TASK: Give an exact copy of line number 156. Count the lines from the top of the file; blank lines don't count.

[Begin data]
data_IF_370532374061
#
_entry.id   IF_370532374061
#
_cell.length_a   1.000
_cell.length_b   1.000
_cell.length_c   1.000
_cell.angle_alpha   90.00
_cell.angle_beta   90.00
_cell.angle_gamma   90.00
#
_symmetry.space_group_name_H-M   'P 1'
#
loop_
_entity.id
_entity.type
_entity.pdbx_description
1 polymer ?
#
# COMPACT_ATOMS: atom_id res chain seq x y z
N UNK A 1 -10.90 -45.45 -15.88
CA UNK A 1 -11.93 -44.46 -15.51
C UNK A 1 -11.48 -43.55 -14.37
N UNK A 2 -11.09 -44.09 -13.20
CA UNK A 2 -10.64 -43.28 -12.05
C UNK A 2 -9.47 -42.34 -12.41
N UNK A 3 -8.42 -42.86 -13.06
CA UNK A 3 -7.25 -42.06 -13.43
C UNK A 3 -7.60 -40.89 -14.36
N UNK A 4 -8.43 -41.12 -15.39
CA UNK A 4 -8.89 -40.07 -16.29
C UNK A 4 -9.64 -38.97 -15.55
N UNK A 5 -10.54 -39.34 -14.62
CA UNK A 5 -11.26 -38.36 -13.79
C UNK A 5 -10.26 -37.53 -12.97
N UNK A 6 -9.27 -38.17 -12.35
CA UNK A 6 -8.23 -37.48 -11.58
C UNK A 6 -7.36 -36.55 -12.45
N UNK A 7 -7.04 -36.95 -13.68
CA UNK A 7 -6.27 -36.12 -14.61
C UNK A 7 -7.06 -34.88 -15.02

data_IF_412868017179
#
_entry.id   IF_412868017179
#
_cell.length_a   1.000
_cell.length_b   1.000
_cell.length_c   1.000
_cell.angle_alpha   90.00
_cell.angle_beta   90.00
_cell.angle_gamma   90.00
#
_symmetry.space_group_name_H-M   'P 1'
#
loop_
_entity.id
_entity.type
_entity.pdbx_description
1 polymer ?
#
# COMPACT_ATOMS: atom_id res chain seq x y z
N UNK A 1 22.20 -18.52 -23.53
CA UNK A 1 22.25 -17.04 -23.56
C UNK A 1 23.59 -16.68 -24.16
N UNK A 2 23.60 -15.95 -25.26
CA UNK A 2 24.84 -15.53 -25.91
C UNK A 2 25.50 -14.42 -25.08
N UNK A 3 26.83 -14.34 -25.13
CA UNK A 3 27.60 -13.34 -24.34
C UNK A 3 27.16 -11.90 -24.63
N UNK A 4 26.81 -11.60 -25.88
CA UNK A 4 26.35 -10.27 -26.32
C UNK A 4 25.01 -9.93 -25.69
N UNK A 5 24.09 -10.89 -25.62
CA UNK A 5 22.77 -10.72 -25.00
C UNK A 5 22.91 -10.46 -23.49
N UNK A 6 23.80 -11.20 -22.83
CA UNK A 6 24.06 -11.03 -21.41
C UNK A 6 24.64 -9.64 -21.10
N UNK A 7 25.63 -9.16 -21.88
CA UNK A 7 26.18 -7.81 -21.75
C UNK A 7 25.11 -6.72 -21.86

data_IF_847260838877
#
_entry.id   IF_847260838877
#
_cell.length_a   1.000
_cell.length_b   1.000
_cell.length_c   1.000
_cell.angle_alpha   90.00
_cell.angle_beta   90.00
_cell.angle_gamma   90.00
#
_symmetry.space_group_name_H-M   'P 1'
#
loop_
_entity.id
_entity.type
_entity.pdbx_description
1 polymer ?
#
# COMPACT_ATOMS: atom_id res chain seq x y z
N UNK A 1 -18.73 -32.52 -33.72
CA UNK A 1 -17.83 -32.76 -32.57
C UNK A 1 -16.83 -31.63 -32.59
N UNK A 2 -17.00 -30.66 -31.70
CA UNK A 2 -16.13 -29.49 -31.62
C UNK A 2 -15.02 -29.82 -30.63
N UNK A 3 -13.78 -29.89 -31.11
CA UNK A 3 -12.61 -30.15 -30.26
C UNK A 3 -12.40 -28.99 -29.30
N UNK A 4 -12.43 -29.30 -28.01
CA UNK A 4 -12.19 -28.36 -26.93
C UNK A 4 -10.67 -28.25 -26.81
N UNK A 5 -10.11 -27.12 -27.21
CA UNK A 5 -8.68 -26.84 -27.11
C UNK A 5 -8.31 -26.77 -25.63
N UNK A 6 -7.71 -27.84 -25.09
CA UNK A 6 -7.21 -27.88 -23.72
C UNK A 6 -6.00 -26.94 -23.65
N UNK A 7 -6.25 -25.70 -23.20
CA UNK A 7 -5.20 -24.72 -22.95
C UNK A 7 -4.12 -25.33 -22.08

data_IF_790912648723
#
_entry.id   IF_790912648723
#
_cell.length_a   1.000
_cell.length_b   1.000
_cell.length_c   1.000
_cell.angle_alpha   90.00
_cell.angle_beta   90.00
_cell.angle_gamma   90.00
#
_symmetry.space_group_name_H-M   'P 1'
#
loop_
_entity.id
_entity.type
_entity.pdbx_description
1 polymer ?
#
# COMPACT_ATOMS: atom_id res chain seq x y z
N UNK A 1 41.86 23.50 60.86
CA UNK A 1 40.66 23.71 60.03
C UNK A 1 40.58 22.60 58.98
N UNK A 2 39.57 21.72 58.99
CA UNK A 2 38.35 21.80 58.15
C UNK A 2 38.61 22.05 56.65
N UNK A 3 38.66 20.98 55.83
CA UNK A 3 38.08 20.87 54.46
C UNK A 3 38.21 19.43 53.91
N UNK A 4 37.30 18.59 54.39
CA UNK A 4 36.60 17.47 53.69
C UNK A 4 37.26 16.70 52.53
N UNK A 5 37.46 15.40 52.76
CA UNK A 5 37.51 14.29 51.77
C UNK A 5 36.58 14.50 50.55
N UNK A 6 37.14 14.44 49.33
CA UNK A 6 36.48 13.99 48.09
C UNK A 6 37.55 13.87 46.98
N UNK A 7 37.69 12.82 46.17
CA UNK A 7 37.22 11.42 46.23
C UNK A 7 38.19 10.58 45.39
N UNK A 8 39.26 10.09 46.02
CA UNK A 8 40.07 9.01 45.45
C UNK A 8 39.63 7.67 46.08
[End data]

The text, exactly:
N UNK A 5 37.46 15.40 52.76